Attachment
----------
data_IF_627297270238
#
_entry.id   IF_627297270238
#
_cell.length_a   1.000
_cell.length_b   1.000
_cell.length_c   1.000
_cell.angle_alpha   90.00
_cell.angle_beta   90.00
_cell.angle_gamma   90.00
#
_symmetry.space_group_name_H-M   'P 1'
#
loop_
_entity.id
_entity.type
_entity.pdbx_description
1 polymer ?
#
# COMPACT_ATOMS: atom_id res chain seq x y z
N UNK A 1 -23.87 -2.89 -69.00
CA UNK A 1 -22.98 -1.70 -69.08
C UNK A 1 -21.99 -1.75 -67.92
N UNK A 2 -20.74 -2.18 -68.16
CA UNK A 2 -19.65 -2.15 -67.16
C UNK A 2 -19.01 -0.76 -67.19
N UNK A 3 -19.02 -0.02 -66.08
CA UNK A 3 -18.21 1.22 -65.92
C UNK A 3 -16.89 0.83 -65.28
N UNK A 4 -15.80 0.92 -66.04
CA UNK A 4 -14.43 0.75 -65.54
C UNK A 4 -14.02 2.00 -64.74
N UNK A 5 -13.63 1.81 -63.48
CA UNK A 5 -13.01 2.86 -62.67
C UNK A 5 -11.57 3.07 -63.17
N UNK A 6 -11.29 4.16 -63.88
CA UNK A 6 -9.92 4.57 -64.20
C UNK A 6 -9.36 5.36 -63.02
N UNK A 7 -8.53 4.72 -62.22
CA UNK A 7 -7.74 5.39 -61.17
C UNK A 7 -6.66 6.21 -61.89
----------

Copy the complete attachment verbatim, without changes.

data_IF_627297270238
#
_entry.id   IF_627297270238
#
_cell.length_a   1.000
_cell.length_b   1.000
_cell.length_c   1.000
_cell.angle_alpha   90.00
_cell.angle_beta   90.00
_cell.angle_gamma   90.00
#
_symmetry.space_group_name_H-M   'P 1'
#
loop_
_entity.id
_entity.type
_entity.pdbx_description
1 polymer ?
#
# COMPACT_ATOMS: atom_id res chain seq x y z
N UNK A 1 -23.87 -2.89 -69.00
CA UNK A 1 -22.98 -1.70 -69.08
C UNK A 1 -21.99 -1.75 -67.92
N UNK A 2 -20.74 -2.18 -68.16
CA UNK A 2 -19.65 -2.15 -67.16
C UNK A 2 -19.01 -0.76 -67.19
N UNK A 3 -19.02 -0.02 -66.08
CA UNK A 3 -18.21 1.22 -65.92
C UNK A 3 -16.89 0.83 -65.28
N UNK A 4 -15.80 0.92 -66.04
CA UNK A 4 -14.43 0.75 -65.54
C UNK A 4 -14.02 2.00 -64.74
N UNK A 5 -13.63 1.81 -63.48
CA UNK A 5 -13.01 2.86 -62.67
C UNK A 5 -11.57 3.07 -63.17
N UNK A 6 -11.29 4.16 -63.88
CA UNK A 6 -9.92 4.57 -64.20
C UNK A 6 -9.36 5.36 -63.02
N UNK A 7 -8.53 4.72 -62.22
CA UNK A 7 -7.74 5.39 -61.17
C UNK A 7 -6.66 6.21 -61.89